Is the US obligated to do what is best for its people regardless of justice, or is the United States obligated to be a force for freedom in the world? Donald Trump seems to take (in his own bombastic way) the Machiavellian position, while Rubio takes an idealistic point of view. One asks too little of the US morally, while the other asks too much of both his fallen country and the fallen world.
Leo Strauss wrote that Machiavellianism wasn't just (or even primarily) about how The Prince might use the dark arts to gain power. Strauss's Machiavelli was also a patriot for whom those dark arts were tools for advancing the interests of the patriot’s polity against other communities. Strauss wrote of this public spirited Machiavellianism:
The indifference to the distinction between right and wrong which springs from devotion to one's country is less repulsive than the indifference to that distinction which springs from exclusive preoccupation with one's own ease or glory. But precisely for this reason it is more seductive and therefore more dangerous . . .To justify Machiavelli's terrible counsels by having recourse to his patriotism, means to see the virtues of that patriotism while being blind to that which is higher than patriotism, or to that which both hallows and limits patriotism.
This patriotic version of Machiavellianism can be seen in Donald Trump's foreign policy proposals. There is his zero-sum understanding of international relations in which the US is always losing to sharp foreign leaders. There is his promise to make Mexico pay for America's border fence. Finally, and most bizarrely, there is Trump's proposal to seize Iraq's oil in order to defray American expenses for a war that Trump (to his credit) opposed. So Trump thinks that the Iraq War was a bad idea and that the US should steal another country's oil as a result of that American mistake.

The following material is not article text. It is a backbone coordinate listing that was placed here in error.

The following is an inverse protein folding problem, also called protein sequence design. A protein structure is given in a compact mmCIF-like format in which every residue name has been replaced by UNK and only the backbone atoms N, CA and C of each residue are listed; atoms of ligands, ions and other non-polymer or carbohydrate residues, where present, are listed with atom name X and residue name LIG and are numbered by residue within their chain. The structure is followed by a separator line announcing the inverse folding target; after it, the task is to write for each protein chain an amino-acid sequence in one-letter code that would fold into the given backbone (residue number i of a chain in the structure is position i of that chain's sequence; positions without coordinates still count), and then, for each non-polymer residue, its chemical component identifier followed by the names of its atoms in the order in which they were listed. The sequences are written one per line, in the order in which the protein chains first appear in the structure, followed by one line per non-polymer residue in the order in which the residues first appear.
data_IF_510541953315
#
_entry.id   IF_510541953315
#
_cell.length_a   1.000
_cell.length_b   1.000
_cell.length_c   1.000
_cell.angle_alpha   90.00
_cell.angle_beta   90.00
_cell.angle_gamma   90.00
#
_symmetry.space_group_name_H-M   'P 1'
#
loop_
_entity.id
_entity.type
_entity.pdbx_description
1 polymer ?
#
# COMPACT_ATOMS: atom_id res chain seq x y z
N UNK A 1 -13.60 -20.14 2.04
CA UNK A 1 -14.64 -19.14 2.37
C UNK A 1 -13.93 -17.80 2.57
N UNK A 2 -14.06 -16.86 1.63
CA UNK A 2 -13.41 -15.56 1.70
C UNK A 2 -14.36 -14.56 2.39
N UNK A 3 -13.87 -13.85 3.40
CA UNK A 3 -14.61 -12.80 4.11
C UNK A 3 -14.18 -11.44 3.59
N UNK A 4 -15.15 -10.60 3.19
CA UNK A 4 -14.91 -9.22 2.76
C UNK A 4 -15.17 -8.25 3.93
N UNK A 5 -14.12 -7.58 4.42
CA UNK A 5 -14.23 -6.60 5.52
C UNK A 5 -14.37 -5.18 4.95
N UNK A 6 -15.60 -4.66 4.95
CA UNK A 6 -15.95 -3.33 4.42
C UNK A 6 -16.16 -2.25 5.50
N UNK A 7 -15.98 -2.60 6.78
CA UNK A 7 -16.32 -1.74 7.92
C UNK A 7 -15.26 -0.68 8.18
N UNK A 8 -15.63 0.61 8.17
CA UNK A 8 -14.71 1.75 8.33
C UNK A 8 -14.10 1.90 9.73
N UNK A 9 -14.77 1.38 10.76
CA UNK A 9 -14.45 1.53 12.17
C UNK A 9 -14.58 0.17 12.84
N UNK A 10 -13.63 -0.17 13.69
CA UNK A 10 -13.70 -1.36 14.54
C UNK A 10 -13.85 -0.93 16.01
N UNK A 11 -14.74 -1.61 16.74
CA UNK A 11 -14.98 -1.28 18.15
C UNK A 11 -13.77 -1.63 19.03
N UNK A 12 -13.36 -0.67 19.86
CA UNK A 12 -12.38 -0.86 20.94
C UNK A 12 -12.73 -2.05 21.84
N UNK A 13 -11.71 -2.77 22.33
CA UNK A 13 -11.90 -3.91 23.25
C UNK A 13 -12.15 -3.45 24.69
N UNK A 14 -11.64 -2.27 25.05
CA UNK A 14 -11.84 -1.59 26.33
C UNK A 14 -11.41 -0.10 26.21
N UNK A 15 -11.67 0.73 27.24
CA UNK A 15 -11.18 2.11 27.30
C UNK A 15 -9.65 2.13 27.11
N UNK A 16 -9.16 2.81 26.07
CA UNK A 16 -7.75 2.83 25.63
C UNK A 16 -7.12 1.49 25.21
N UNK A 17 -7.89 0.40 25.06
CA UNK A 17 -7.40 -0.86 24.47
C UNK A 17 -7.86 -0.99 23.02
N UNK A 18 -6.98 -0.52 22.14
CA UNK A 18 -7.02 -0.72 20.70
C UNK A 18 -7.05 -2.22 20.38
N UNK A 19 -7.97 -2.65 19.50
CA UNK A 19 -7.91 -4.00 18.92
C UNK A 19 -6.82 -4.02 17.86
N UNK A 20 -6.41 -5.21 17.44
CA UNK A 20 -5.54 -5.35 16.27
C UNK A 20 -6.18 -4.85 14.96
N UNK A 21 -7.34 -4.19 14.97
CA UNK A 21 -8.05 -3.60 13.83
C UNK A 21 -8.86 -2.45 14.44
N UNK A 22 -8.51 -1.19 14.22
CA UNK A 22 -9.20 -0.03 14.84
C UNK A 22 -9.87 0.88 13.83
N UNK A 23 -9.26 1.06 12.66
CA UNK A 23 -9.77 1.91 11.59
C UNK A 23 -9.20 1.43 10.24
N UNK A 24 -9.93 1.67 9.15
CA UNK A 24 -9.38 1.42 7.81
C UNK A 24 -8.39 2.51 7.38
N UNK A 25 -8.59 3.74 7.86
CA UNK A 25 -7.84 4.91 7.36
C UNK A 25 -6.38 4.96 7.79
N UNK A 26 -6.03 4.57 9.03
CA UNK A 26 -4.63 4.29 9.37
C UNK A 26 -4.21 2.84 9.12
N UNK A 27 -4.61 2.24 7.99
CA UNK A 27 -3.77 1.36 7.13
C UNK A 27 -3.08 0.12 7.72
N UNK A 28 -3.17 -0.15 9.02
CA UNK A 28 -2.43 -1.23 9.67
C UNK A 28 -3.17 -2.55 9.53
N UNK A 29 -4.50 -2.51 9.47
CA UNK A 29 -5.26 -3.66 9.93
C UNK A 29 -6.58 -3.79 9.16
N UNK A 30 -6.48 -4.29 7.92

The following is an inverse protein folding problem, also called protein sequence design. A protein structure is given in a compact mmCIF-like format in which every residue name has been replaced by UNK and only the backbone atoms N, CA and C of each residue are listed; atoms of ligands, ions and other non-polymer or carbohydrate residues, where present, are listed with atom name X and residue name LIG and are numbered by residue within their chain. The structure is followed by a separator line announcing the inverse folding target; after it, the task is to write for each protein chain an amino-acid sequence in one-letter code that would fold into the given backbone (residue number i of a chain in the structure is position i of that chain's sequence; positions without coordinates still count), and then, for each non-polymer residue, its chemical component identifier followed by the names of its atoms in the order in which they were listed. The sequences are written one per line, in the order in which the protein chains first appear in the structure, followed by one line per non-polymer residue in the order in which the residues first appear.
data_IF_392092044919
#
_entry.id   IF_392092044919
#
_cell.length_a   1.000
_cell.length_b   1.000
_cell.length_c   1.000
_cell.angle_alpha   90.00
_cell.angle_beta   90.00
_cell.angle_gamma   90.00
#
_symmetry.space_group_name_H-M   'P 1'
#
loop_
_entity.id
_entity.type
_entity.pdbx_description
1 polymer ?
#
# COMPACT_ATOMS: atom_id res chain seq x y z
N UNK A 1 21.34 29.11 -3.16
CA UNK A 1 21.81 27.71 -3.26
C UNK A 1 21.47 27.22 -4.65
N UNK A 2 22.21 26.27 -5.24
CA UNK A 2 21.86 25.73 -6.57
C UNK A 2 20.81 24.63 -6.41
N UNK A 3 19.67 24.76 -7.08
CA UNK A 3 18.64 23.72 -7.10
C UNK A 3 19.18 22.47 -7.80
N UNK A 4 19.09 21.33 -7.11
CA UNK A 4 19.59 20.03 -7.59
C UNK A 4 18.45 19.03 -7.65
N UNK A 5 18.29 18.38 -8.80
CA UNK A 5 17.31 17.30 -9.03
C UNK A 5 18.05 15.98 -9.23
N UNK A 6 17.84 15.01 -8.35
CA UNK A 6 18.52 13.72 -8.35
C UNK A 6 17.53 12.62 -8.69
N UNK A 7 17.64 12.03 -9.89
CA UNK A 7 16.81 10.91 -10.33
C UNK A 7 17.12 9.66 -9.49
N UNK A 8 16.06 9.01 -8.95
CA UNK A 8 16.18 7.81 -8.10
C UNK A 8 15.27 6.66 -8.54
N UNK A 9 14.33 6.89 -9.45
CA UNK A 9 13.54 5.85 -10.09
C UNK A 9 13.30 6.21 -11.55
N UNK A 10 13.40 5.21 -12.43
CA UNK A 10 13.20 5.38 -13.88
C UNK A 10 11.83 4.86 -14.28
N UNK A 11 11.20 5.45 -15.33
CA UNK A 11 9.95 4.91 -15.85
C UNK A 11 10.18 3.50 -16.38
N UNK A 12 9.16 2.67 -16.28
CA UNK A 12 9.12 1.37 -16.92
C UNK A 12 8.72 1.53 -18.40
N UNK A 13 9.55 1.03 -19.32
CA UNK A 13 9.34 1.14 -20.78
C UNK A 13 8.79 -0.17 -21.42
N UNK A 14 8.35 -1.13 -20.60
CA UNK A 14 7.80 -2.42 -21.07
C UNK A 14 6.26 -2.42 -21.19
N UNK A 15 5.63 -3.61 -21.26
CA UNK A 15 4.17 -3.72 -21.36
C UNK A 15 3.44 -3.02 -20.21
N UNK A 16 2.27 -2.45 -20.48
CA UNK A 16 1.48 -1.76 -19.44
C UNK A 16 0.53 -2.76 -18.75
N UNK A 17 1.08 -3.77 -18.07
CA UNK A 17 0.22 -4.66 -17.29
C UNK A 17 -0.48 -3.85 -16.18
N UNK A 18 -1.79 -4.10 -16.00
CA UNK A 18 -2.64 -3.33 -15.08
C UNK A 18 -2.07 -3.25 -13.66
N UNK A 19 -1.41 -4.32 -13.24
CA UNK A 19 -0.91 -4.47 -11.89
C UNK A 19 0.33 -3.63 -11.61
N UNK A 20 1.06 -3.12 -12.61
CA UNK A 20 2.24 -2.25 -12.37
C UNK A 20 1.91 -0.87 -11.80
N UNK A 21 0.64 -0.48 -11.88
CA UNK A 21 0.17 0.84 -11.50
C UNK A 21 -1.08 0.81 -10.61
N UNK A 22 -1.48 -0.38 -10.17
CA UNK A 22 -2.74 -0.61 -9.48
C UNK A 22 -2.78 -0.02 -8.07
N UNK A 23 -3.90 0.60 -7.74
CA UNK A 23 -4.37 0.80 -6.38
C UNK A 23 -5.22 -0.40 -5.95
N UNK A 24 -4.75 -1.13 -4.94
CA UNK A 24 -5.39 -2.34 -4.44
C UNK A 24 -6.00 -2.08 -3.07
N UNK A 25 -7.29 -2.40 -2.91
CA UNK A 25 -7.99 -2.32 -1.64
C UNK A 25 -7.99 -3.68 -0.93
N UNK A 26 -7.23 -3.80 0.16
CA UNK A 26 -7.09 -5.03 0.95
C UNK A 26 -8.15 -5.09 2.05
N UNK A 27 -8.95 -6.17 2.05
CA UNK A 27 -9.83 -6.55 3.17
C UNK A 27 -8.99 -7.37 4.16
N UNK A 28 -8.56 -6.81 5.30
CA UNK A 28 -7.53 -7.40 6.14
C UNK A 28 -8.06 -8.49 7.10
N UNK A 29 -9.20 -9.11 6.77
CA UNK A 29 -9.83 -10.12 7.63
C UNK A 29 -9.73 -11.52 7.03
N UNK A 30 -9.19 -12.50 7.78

This is an understanding of morality in which questions of justice end at America's borders. When it comes to how the US deals with other countries, the only thing that matters is that we “win.” Strauss is obscure, but Trump's cartoonish Machiavellianism is comparable to that of another character who started life as a cartoon.
General Zod (as portrayed in the film Man of Steel) is a patriotic general who wants to make Krypton great again. He is willing to trample on the rights of anyone who gets in the way of advancing the interests of his polity—including seizing the Earth for his people. Zod's apologia, “every action I take, no matter how violent or how cruel, is for the greater good of my people,” would be out of place in a Trump speech as a matter of style, but not of substance.
Leo Strauss also wrote that the United States could be said to have been founded “in explicit opposition to Machiavellian principles.” While the US was a particular political community, it was also based in recognition of universal human rights. Rubio is an exponent of this anti-Machiavellian view of the US, but Rubio also demonstrates the ways in which anti-Machiavellianism is not enough.
In a super Pac advertisement, Rubio promises: